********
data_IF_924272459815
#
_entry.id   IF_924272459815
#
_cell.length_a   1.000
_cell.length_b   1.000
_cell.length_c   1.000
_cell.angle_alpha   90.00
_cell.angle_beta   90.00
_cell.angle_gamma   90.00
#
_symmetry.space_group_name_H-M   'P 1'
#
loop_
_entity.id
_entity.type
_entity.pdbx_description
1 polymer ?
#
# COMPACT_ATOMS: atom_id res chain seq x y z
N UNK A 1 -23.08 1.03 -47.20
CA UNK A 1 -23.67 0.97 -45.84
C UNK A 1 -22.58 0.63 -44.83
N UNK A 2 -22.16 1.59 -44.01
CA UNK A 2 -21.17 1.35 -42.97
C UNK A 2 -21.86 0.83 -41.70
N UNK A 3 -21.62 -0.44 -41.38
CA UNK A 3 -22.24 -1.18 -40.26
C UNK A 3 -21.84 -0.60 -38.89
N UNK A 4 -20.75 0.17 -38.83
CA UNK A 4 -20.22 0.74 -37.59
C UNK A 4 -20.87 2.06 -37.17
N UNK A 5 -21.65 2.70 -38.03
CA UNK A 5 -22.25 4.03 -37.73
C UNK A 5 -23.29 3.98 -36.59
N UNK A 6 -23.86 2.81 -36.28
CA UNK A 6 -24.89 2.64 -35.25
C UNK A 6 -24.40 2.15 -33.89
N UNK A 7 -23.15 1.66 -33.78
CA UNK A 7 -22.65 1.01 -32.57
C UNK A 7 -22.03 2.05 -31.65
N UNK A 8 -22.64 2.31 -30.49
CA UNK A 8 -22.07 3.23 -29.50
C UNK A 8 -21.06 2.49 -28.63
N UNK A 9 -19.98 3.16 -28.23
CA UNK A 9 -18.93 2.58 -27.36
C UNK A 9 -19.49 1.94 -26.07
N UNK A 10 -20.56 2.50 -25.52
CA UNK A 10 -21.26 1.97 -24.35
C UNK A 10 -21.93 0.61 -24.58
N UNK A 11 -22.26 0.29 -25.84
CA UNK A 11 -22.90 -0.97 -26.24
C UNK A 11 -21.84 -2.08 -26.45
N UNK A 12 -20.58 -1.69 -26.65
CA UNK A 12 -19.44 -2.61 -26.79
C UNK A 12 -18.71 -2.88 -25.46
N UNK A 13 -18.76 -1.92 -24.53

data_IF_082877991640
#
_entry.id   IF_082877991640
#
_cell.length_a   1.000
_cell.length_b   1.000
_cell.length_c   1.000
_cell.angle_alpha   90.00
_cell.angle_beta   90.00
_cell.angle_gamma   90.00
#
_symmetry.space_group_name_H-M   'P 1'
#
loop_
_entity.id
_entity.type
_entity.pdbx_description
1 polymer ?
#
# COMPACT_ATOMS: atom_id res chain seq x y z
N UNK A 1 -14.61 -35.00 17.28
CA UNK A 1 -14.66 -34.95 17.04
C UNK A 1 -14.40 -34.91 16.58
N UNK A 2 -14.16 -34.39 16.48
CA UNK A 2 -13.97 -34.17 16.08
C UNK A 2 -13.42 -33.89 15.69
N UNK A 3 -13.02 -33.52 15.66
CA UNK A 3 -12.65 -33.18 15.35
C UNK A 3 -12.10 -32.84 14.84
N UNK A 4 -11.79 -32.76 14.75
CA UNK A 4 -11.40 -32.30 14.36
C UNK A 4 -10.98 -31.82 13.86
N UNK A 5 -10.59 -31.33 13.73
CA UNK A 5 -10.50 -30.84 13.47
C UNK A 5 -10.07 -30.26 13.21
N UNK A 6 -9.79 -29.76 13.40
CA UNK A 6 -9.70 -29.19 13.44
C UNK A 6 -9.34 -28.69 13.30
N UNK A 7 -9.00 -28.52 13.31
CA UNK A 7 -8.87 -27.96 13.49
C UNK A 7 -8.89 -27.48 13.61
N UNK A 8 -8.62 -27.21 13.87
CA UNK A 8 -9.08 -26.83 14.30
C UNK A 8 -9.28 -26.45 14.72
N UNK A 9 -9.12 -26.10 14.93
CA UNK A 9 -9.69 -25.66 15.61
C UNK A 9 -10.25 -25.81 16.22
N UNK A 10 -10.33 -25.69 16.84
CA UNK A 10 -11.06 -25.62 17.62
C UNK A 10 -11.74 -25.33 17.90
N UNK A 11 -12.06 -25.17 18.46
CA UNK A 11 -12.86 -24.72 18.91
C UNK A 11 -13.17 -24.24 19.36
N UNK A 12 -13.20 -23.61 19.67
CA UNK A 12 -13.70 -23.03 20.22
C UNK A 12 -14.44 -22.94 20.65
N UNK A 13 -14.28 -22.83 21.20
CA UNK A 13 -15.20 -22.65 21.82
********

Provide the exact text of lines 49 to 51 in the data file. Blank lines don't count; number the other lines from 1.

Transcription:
CA UNK A 10 -21.26 1.97 -24.35
C UNK A 10 -21.93 0.61 -24.58
N UNK A 11 -22.26 0.29 -25.84